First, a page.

How to save lives without becoming “taxi services” for people smugglers? Charity-run rescue boats operating in the Mediterranean face a dilemma and their activity is being increasingly criticised by politicians in Europe.
Humanitarian groups have been operating rescue ships in the sea between war-wracked Libya and Italy for several years, plucking tens of thousands of migrants from dangerously overcrowded and ill-equipped boats, sometimes from the sea itself.
Organisations such as France’s SOS Mediterranée, Germany’s Mission Lifeline or Spain’s Proactiva Open Arms are driven by a logic of saving lives: without them, even more people would have perished than the roughly 1,000 dead or missing in the Mediterranean already this year.
But French President Emmanuel Macron has now added his voice to critics who see the NGOs as helping the violent gangs that make millions offering mostly African migrants a passage to Europe.
He said Tuesday (26 June) that Mission Lifeline had defied “all the rules” when it took migrants onto its boat last week when the Libyan coastguard was already intervening.
“We cannot permanently accept this situation,” he warned in comments in Rome, adding “in the end we are playing into the hands of smugglers by reducing the risks of the journey.”
The Lifeline boat with 233 migrants on board has been in limbo for days in the Mediterranean as a result of a new policy from Italy’s new populist government which has been preventing rescue boats from docking in its ports.
The arrival of nearly 700,000 people by boat since 2013 partly explains the rise to power of the anti-immigrant League and populist Five Star Movement, with the decision to block ports backed by a majority of Italians.
Dear @matteosalvinimi, we have no meat on board, but humans. We cordially invite you to convince yourself that it is people we have saved from drowning. Come here, you are welcome! pic.twitter.com/vPhLV4M2jO
— MISSION LIFELINE (@SEENOTRETTUNG) June 24, 2018
Concerns about the charities were voiced by the EU border agency Frontex in a confidential 2016 report, which said they used powerful lights at night on their vessels which acted “as a beam for the migrants”.
Since then, politicians in Italy as well as far-right figures across Europe have regularly questioned rescue missions next to, or sometimes inside, Libyan territorial waters.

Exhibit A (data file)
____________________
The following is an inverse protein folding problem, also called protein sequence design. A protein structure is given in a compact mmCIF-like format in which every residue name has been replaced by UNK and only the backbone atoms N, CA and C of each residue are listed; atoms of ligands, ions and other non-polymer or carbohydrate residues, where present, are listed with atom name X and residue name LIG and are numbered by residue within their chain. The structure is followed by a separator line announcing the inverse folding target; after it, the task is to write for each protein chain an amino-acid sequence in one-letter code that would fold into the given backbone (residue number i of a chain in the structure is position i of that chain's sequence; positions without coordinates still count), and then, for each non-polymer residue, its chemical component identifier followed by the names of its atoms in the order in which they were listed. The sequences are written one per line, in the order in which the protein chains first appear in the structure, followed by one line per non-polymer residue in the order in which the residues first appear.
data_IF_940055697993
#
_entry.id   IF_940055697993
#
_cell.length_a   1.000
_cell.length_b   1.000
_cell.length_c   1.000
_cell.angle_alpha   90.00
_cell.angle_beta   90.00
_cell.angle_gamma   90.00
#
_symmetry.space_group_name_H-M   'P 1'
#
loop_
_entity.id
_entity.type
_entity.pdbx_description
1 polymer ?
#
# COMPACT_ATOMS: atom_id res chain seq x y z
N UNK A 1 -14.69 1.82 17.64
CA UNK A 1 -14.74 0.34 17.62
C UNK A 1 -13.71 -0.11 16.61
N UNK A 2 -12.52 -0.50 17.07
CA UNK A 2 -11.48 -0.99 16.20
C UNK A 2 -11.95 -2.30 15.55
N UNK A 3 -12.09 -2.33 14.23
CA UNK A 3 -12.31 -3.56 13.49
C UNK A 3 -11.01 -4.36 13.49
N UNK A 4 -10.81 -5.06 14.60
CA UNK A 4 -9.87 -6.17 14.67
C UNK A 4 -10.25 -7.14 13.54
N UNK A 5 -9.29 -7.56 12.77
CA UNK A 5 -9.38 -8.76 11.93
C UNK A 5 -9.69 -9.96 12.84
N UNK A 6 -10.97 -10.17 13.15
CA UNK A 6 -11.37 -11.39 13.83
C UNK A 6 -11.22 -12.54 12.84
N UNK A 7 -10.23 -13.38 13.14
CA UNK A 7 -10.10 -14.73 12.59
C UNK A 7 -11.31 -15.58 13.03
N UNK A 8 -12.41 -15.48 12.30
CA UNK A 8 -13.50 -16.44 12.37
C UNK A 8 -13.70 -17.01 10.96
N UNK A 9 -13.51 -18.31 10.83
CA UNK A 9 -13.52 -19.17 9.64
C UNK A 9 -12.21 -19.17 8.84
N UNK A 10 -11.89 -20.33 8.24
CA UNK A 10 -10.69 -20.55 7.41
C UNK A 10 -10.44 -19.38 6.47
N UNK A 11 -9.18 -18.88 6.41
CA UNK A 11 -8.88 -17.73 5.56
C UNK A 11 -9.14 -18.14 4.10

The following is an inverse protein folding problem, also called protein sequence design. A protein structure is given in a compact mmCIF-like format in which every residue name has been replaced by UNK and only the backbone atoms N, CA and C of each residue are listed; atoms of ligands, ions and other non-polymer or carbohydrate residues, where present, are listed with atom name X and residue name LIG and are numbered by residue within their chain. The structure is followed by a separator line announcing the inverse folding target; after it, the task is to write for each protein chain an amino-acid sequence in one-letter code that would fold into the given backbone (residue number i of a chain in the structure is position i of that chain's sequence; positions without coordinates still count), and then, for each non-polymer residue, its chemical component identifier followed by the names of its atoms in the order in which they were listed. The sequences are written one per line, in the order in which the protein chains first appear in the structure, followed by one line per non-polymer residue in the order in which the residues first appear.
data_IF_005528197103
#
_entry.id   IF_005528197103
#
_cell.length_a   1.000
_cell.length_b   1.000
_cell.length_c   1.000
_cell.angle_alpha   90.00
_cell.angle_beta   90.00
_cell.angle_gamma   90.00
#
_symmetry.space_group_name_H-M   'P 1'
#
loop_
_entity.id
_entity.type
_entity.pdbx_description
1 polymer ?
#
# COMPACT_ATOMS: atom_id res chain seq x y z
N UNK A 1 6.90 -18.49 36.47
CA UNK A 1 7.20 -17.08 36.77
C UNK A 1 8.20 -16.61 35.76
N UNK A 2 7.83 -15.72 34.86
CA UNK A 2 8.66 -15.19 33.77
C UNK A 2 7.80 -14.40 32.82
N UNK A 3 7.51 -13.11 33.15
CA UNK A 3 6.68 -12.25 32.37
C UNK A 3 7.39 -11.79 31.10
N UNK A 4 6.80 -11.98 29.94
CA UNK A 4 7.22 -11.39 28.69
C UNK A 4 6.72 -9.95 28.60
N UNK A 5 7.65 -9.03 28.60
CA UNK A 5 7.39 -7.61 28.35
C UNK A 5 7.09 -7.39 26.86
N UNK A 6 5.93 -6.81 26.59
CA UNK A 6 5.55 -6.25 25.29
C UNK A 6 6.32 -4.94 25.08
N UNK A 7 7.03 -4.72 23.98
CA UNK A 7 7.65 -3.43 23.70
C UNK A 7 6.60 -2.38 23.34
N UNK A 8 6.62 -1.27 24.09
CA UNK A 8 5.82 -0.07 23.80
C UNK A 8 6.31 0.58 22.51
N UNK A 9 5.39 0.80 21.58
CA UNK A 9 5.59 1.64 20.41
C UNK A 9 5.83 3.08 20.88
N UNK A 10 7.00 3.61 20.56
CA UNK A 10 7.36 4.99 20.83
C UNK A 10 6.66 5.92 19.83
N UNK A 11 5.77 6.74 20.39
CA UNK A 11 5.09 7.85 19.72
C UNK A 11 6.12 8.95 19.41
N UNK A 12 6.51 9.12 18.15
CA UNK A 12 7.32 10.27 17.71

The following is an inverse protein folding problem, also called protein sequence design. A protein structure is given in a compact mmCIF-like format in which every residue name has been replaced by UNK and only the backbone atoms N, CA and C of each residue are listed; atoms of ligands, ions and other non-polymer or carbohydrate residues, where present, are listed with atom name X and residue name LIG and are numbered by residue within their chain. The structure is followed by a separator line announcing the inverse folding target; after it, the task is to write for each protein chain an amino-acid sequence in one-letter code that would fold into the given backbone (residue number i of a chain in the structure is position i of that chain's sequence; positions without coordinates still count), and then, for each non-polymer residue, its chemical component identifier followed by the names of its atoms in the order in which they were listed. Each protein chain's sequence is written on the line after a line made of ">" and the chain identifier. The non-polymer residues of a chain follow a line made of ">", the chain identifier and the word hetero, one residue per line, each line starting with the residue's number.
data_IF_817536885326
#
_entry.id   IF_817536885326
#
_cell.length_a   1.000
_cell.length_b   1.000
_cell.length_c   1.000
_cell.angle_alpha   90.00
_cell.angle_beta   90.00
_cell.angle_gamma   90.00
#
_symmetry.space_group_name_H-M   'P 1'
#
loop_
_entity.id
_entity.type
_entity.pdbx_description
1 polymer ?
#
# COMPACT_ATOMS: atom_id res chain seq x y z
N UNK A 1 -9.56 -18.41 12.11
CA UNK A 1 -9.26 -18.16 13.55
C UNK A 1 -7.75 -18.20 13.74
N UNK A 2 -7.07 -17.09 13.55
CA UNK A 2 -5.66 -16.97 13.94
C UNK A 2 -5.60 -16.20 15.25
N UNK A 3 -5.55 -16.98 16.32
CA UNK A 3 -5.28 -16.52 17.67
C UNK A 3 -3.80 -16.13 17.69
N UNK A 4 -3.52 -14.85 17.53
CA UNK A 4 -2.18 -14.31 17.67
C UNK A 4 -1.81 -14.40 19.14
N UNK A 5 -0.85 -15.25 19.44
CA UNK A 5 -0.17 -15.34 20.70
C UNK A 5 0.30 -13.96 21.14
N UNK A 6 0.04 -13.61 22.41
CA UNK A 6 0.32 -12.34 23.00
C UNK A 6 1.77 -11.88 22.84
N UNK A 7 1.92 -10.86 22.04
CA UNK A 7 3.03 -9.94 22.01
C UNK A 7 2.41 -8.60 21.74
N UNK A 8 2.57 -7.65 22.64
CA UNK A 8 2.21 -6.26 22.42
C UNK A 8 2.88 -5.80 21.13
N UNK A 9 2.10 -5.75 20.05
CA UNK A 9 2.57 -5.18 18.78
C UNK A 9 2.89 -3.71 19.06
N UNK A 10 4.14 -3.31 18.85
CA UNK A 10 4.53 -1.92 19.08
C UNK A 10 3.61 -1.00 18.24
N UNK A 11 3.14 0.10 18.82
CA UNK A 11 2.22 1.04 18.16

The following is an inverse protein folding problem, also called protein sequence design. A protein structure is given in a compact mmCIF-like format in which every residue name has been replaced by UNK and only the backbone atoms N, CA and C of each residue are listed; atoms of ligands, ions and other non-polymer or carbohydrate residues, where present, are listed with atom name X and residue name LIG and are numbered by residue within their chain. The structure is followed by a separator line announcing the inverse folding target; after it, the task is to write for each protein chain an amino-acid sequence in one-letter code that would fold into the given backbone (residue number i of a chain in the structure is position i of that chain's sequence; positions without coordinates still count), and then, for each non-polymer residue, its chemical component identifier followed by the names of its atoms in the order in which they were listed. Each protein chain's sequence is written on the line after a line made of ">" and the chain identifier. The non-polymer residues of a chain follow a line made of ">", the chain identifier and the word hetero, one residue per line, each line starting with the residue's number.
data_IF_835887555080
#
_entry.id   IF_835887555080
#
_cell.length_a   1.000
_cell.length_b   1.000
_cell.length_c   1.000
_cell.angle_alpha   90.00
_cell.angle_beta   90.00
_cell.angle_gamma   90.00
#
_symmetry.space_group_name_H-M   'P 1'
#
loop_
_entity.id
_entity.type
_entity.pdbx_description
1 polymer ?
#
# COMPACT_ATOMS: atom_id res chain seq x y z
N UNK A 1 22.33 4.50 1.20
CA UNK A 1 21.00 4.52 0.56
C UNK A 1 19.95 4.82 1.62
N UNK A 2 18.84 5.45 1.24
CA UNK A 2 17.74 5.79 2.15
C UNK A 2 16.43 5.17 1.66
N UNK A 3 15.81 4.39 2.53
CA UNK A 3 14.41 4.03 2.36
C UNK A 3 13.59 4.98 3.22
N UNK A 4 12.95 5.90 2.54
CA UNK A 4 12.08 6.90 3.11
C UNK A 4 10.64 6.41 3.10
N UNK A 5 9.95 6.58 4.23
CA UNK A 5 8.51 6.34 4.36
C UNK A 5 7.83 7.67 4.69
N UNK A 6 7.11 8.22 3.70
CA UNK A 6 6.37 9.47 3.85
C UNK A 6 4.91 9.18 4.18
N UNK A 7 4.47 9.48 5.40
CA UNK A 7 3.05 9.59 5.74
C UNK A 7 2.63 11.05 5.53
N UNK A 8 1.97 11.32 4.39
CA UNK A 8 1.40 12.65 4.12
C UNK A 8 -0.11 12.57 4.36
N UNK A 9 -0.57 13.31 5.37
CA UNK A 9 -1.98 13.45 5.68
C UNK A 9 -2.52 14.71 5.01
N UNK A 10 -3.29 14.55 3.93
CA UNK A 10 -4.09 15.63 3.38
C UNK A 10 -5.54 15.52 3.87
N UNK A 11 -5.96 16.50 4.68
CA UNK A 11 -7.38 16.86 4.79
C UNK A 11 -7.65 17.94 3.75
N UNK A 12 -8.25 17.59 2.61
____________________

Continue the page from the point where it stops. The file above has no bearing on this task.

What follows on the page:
Italy’s new far-right Interior Minister Matteo Salvini has said the country “cannot be Europe’s refugee camp” and has accused the charity-run boats of operating like a “taxi service” for smugglers and migrants.
Are migrants safe in Libya?
Philippe de Botton, head of Médecins du Monde (Doctors of the World) in France, told AFP that NGOs were being unfairly targeted.
“We have a humanitarian mission to help migrants but we are absolutely not helping traffickers,” he said. “What helps traffickers is criminalising rescue operations at sea or closing borders.
“If we allowed people in before studying their cases (asylum demands), as it should be, then we would smash the business model of the traffickers,” he added.
Mission Lifeline also defended itself from Macron’s accusations on Tuesday, saying that it had not broken “all the rules”, only one: it had refused, like other charities, to hand over migrants to the Libyan coast guard.
The Libyan coastguard is widely suspected of abuses and migrants who are returned to the lawless and violence-wracked north African country face further violence, charities say.
Handing over the migrants to the Libyan coast guard — which is funded by the EU — would have “contravened the Geneva convention on refugees and been against the law,” Mission Lifeline said.
In March, Proactiva Open Arms had a boat impounded on the Italian island of Sicily after being accused of complicity in people-smuggling for refusing to hand over rescued migrants to the Libyan coast guard.
But an Italian judge later backed the charity, saying that the fundamental rights of migrants could not be guaranteed in Libya.